Skeletal muscle tissue are named for there location, they are attached to bones by tendons. Skeletal muscles cover your skeleton which gives your body its shape. When you work out you will gain good muscle tone and shape and it is skeletal muscle you are training.The entire muscle is surrounded by a layer of connective tissue which is called the epimysium. The epimysium is a connective tissue that surrounds and holds muscles in the body. The epimysium provides a smooth surface which allows other muscles to glide on. Within the muscles are large bundles of fibres or fasiculi surrounded by the perimysium. The perimysium is a membrane that protects and supports groups of fibres within the skeletal muscles. Each individual fibre is wrapped by a thin layer of connective tissue layers which are connected to each other so that when the muscle fibres contract they are ultimately linked to the tendons, this creates movement. Skeletal muscles control movement so you control what they do and they are voluntary. Most of your body movements are controlled by skeletal muscles contracting. Skeletal muscle is also important for keeping your bones in the correct position and prevents your joints from dislocating. Skeletal muscles come in many different sizes and shapes to allow them to do many types of jobs. Some of your biggest and most powerful muscles are in your back, near your spine. These muscles help keep you upright and standing tall. They also give your body the power it needs to lift and push things. They also generate heat as a by product from muscle activity, this is heat that keeps your normal body temperature. Skeletal muscles also have the ability to stretch or contract and still return to their original shape. Two main types of striated skeletal muscle can be distinguished on the basis of their speed of contraction. Type1 and type 2.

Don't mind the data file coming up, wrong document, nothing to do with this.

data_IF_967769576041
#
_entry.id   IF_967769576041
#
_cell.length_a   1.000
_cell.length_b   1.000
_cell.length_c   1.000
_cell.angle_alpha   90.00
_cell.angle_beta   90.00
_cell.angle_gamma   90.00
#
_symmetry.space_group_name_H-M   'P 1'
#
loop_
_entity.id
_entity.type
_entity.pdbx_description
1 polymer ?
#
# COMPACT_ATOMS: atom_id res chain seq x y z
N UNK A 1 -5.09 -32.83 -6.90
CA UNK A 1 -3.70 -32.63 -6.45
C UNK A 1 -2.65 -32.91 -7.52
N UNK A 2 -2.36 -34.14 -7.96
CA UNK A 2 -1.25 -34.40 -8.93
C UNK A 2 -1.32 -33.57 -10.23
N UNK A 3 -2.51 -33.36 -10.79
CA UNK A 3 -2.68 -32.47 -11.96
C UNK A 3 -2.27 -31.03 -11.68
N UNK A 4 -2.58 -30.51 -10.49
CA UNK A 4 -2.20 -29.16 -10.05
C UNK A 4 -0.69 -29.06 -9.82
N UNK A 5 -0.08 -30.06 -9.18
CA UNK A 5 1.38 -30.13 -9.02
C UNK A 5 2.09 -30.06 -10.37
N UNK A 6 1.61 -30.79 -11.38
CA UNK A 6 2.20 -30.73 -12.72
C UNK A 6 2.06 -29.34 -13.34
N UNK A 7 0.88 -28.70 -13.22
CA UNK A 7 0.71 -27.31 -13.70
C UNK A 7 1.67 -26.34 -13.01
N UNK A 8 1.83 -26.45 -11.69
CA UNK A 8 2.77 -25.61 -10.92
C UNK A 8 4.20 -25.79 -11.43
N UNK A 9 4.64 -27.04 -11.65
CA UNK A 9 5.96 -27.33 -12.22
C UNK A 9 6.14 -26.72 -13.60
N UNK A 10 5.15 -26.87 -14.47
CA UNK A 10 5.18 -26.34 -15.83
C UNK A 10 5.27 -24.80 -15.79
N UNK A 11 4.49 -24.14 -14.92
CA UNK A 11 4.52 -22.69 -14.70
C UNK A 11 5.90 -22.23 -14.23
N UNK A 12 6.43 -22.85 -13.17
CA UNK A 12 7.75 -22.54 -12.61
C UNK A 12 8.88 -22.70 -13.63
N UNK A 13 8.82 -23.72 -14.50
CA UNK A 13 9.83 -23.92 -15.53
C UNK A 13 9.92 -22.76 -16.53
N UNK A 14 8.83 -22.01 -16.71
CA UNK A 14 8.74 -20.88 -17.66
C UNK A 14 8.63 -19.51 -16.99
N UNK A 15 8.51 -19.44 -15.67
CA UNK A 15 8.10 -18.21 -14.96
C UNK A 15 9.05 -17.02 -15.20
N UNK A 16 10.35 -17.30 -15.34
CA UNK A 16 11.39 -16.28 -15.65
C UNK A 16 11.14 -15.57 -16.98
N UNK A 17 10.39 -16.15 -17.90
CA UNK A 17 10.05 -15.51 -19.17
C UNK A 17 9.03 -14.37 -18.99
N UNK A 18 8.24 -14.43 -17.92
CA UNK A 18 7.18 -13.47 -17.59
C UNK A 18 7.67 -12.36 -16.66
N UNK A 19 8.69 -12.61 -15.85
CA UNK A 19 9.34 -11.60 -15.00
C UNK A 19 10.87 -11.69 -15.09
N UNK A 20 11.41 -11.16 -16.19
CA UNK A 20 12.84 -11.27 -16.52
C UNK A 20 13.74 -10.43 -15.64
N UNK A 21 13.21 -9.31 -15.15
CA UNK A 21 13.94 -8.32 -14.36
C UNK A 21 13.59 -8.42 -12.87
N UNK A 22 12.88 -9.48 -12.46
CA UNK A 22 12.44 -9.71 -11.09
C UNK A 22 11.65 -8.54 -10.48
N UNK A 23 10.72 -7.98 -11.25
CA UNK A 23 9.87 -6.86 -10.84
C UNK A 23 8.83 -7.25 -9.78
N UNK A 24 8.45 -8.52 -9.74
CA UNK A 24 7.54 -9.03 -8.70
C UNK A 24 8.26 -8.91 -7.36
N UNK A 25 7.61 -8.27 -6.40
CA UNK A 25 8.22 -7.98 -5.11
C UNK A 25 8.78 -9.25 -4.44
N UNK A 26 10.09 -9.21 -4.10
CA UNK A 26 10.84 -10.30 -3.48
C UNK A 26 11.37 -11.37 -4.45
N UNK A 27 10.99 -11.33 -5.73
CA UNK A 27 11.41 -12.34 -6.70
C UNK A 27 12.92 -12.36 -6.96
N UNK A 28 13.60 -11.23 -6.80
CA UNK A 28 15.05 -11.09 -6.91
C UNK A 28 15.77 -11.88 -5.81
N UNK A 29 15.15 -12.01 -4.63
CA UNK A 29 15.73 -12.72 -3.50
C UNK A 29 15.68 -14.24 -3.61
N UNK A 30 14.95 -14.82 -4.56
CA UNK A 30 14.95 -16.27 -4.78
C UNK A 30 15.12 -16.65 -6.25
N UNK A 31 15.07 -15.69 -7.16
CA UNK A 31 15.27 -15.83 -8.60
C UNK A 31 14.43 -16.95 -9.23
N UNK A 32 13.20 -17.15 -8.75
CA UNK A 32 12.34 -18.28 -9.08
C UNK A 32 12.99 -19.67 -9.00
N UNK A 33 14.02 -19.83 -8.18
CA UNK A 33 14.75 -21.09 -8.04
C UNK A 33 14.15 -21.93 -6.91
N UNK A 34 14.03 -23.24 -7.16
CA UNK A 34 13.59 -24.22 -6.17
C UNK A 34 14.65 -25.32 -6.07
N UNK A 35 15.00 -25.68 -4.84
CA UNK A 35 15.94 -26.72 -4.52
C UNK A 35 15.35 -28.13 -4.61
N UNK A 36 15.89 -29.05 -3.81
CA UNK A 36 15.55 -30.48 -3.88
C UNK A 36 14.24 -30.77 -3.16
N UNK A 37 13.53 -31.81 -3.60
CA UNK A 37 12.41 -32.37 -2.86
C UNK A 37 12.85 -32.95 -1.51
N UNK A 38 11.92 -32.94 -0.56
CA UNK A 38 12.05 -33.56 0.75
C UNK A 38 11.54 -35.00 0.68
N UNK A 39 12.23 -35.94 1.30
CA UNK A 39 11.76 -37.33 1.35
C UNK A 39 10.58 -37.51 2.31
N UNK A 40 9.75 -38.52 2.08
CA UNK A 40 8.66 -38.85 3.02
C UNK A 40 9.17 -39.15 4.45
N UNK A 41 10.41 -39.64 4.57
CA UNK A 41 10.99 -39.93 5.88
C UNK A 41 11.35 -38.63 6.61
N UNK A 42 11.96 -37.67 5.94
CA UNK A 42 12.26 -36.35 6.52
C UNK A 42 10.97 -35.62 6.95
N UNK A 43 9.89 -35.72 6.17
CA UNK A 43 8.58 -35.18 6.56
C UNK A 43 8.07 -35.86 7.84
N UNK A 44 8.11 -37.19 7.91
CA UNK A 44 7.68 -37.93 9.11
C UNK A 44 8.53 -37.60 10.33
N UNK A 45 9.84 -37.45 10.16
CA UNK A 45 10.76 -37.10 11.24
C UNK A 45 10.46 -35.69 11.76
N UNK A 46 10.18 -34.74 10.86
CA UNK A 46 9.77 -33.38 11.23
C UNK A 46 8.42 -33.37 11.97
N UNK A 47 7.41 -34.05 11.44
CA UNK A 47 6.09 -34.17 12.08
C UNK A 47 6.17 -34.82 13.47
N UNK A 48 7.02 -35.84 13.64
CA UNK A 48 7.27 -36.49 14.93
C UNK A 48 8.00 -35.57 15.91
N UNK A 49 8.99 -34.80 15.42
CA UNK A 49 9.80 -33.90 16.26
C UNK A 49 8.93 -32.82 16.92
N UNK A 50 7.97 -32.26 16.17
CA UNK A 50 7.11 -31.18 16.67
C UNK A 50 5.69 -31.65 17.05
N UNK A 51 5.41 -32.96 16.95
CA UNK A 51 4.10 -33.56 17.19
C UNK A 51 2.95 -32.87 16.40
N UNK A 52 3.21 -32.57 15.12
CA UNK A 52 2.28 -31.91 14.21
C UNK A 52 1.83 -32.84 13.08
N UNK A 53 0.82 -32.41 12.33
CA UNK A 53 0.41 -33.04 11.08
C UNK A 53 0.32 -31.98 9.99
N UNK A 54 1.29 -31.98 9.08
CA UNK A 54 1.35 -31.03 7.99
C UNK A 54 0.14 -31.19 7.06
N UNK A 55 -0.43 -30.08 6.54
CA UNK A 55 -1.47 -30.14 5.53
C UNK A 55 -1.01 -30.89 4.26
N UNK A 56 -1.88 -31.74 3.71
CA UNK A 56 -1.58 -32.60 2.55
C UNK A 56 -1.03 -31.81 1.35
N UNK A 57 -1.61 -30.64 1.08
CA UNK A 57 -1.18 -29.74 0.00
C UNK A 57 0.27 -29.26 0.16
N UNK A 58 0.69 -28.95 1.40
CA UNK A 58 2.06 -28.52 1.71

This is concerned with the movements of internal organs. So it is found in the walls of organs like the stomach, the intestines, blood vessels and urinary bladder. Smooth muscles are used for many functions. Muscles in your bladder wall contract to expel urine from your body. When they're relaxed, they allow you to hold in urine until you can get to the bathroom. Then they contract so that you can push the urine out. Smooth muscles in a woman's womb help to push babies out of the body during childbirth and the muscular walls of your intestines contract to push food through your body. Smooth muscles work in your eyes as well, the muscles help the eye focus.  You can see rows of smooth muscle cells running circularly around blood vessels, especially prominent around muscular arteries Smooth muscles are arranged in layers with the fibres in each layer running in a different direction. This makes the muscle contract in all directions.  Smooth muscles are involuntary muscles and work automatically. I.e. you’re not under conscious control. Your brain and body tell smooth muscles what to do without you even having to think. It is well adapted to producing long slow contractions. Some smooth muscle tissue can undergo hypertrophy. The structure and function is basically the same in smooth muscle cells in different organs. Most smooth muscle is of the single-unit variety, that is, either the whole muscle contracts or the whole muscle relaxes. Smooth muscle containing tissue tends to demonstrate greater elasticity and function within a larger length-tension curve than striated muscle. This ability to stretch and still maintain contractility is important in organs like the intestines and urinary bladder. In the relaxed state, each cell is spindle-shaped, 20-500 micrometers in length. Smooth muscle fibres contain no striations and sarcomeres.